Monster Poll: Majority of workers say mental health at work is suffering

From toxic workplaces to job loss fears, a new Monster poll finds that employees aren’t in a good mental place at work

The COVID-19 public health emergency ended in early May, but employees aren’t feeling like the worst is behind them. Sixty-three percent of workers say their mental health at work is poor or fair, according to a new Monster survey of workers, conducted in April 2023.

Toxic workplaces, bad managers, and fears of being laid off, all contribute to negative mental health at work, the survey found. Here are Monster’s insights:

Employees Find Their Workplaces Toxic

Sixty-three percent of workers feel they work in a toxic environment, according to Monster’s numbers. And workers would rather quit (57%), be laid off (32%), or take a salary cut (23%) to avoid working in a toxic environment.

“The pandemic exacerbated so many problems,” says Jill Santopietro Panall, a human resources consultant at 21Oak HR Consulting. “It opened up some additional layers of stress for people. A lot of workplaces were not very flexible or were unkind to people during that time.”

In addition to stress, the pandemic also made people reevaluate their priorities — which didn’t necessarily include working long hours for an employer that didn’t value them.

“One of the things the pandemic taught us is that life is short,” Panall says. “People are like, ‘Why do I want to sit here and be yelled at? Why would I want to stay in a place that feels toxic?’”

Workers Think Their Employers Could Do More

Seventy-five percent of workers don’t think their employer is doing enough to address their mental health at work.

“The pandemic brought about this huge burst of people asking for more time off and more mental health time. Everyone’s problems were magnified greatly,” Panall says. “I think a lot of employers just do not know what to do.”

Joseph Galasso, a clinical psychologist and CEO of Baker Street Behavioral Health, points out that mental health is also a big gray area for employers — they’re not allowed to ask about someone’s mental health, but they’re expected to provide resources in the case that someone needs help. “They’re struggling to figure out how to make their employees happy, how to provide them with what they need, and how to keep up with the cost,” Galasso says.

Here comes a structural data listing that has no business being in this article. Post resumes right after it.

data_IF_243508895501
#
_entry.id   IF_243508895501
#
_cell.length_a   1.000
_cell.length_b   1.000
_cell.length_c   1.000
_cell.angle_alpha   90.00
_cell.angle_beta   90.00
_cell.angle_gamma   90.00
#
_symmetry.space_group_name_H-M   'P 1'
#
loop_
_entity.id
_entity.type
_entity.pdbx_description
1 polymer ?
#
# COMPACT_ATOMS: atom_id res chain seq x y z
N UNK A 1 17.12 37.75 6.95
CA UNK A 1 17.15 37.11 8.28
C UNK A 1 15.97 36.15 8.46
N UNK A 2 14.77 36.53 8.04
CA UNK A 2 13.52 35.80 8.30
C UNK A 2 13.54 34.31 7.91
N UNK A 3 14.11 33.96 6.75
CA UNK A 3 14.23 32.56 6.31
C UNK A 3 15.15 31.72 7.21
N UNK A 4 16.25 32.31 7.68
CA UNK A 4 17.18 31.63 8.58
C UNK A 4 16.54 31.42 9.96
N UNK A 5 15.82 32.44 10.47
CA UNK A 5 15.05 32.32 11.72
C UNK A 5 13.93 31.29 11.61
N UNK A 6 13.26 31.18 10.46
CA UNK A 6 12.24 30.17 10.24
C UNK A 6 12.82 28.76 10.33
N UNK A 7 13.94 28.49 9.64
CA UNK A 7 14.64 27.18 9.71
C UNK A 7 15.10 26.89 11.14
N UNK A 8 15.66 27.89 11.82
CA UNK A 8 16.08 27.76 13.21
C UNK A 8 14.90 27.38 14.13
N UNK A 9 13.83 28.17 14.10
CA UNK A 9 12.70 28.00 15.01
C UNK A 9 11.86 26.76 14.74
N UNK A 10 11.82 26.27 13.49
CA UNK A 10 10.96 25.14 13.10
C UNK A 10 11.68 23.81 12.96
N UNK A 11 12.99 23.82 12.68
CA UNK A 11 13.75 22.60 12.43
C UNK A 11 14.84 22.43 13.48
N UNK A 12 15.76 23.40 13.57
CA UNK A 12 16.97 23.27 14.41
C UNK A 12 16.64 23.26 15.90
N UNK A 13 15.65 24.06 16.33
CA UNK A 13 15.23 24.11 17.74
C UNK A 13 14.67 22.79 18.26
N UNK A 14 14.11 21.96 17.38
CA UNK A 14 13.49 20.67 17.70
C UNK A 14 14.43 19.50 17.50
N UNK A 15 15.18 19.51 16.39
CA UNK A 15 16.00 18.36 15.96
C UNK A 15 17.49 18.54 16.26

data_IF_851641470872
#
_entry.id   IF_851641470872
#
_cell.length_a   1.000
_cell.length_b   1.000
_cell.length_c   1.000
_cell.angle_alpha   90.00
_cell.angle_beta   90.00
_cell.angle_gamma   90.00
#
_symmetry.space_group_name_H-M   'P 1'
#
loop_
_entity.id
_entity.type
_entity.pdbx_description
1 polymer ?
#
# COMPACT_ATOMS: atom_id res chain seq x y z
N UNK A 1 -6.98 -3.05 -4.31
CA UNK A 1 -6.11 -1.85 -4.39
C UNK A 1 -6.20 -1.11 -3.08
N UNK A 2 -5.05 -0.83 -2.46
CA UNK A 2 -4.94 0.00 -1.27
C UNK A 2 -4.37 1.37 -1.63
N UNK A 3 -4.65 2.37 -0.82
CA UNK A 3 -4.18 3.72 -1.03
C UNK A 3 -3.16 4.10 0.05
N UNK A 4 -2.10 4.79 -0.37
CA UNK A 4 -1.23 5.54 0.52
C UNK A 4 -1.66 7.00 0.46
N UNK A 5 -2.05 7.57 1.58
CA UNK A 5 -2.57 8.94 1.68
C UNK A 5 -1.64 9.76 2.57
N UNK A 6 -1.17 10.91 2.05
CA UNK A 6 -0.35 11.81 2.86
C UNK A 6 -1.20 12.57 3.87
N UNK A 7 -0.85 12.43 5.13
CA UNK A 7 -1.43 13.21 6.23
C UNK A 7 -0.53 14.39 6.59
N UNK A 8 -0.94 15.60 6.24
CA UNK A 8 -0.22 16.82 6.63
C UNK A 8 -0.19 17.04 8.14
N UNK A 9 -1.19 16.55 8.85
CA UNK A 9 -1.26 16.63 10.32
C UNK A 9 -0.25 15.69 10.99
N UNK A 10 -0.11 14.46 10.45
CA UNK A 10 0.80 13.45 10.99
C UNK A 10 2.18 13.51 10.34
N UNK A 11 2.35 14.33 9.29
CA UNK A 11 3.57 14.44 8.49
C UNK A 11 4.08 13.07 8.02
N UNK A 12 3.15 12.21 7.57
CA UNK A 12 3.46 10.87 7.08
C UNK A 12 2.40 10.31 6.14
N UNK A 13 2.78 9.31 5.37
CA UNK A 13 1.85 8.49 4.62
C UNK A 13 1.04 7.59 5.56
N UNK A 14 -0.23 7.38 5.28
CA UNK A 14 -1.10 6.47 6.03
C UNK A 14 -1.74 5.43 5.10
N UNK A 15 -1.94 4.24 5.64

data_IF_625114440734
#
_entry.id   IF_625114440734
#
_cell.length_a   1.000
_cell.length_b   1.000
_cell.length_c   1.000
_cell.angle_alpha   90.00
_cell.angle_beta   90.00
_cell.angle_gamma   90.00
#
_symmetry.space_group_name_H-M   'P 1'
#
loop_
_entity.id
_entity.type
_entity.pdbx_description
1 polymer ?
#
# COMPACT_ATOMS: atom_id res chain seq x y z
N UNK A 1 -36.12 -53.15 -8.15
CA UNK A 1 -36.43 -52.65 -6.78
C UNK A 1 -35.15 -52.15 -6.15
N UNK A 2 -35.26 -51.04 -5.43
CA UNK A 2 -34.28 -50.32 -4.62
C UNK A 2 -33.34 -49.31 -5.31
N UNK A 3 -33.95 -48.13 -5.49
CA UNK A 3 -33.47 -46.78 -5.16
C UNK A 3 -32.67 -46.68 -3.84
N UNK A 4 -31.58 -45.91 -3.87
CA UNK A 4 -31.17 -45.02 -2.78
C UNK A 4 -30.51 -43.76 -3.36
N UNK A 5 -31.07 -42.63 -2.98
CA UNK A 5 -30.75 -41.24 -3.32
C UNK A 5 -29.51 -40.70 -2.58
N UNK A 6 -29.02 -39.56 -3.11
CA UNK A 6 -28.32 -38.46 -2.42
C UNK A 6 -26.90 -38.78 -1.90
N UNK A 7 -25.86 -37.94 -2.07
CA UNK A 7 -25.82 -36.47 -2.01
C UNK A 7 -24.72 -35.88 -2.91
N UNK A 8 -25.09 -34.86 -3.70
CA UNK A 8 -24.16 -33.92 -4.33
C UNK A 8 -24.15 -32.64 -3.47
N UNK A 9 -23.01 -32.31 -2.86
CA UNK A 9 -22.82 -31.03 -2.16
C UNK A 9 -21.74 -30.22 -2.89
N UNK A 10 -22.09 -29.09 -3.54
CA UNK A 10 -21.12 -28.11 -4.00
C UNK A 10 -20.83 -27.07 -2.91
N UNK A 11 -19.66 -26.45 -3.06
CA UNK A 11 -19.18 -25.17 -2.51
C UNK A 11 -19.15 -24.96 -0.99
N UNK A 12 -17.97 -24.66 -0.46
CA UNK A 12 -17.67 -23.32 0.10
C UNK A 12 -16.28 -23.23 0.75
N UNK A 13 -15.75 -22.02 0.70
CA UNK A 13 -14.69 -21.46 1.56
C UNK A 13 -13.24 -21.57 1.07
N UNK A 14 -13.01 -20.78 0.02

Workers Give Their Mental Health a Thumbs Down

Sixty-three percent of workers say their mental health at work is poor (35%) or fair (28%), according to Monster’s survey. There are several contributing factors:

  • 63% of workers say that a toxic work culture is to blame for their negative mental health.
  • 56% of workers say that a fear of being laid off or the current economy has contributed to their poor to fair state of mental health.
  • 53% of workers blame a bad manager for their negative mental health.
  • 50% of workers say that a lack of growth opportunities has contributed to their negative mental health.
  • 36% of workers say that staffing shortages are at fault.

“I do think every workplace can benefit from seeing these results and really take stock that we have human beings working for us and with us,” Galasso says. “We just need to take care of each other right now. It’s not hard to check in with each other at the beginning of meetings, in the hallways, over Zoom, however we’re meeting. If we humanize our experience we will see these numbers go down.”

Employers Can Address Mental Health

In a tight talent market where good workers are hard to find (and keep), it’s important for employers to take steps to address worker needs. In terms of mental health, there are a variety of best practices to consider:

  • Conduct a “stay” interview. Schedule regular check-ins with your employees to ask them what’s fulfilling about their jobs and what they wish was different. “In an exit interview, you ask a series of questions about what prompted their decision,” says Maureen Calabrese, chief people officer at mental health platform Modern Health. “In a stay interview, you would do the same thing, but through the lens of trying to retain that person.”
  • Communicate. Make sure there’s regular and transparent communication through all channels in terms of how the company is performing, the company’s goals and how everything fits into that framework. This allows people to understand how their work contributes to the company’s vision. “By doing that, you’re able to really drive up the level of engagement,” Calabrese says.
  • Walk the walk. If worker mental health is important to you, make sure your employees know that you support them, that there’s help available if they need it, and that everyone knows how to access that help. In fact, make it a part of your employee value proposition.

Learn More About Employer Branding

From communicating your company’s dedication to employee mental health to honing your messaging on EAPs and worker engagement, Monster’s Employer Branding Guide can answer all of your questions about creating a branding strategy that brings in the best talent. Download today to learn more.